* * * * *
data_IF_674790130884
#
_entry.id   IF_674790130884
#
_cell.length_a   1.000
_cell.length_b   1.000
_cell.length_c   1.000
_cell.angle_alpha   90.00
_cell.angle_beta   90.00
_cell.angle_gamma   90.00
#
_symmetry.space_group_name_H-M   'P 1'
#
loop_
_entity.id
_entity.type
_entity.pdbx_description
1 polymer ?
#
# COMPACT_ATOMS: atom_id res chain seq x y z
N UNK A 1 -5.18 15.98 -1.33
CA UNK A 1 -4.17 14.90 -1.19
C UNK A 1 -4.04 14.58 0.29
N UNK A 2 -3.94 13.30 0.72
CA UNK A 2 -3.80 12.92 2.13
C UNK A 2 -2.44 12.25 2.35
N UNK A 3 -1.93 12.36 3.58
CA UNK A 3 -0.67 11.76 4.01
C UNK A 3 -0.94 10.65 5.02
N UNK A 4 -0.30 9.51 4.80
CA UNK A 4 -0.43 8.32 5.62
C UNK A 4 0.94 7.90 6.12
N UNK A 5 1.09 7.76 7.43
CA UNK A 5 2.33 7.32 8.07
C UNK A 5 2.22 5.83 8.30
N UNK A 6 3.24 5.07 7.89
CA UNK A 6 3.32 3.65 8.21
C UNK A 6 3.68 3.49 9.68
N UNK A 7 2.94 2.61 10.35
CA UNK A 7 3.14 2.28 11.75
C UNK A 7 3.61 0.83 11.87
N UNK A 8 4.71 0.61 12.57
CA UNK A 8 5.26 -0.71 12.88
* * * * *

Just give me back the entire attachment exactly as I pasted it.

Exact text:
data_IF_674790130884
#
_entry.id   IF_674790130884
#
_cell.length_a   1.000
_cell.length_b   1.000
_cell.length_c   1.000
_cell.angle_alpha   90.00
_cell.angle_beta   90.00
_cell.angle_gamma   90.00
#
_symmetry.space_group_name_H-M   'P 1'
#
loop_
_entity.id
_entity.type
_entity.pdbx_description
1 polymer ?
#
# COMPACT_ATOMS: atom_id res chain seq x y z
N UNK A 1 -5.18 15.98 -1.33
CA UNK A 1 -4.17 14.90 -1.19
C UNK A 1 -4.04 14.58 0.29
N UNK A 2 -3.94 13.30 0.72
CA UNK A 2 -3.80 12.92 2.13
C UNK A 2 -2.44 12.25 2.35
N UNK A 3 -1.93 12.36 3.58
CA UNK A 3 -0.67 11.76 4.01
C UNK A 3 -0.94 10.65 5.02
N UNK A 4 -0.30 9.51 4.80
CA UNK A 4 -0.43 8.32 5.62
C UNK A 4 0.94 7.90 6.12
N UNK A 5 1.09 7.76 7.43
CA UNK A 5 2.33 7.32 8.07
C UNK A 5 2.22 5.83 8.30
N UNK A 6 3.24 5.07 7.89
CA UNK A 6 3.32 3.65 8.21
C UNK A 6 3.68 3.49 9.68
N UNK A 7 2.94 2.61 10.35
CA UNK A 7 3.14 2.28 11.75
C UNK A 7 3.61 0.83 11.87
N UNK A 8 4.71 0.61 12.57
CA UNK A 8 5.26 -0.71 12.88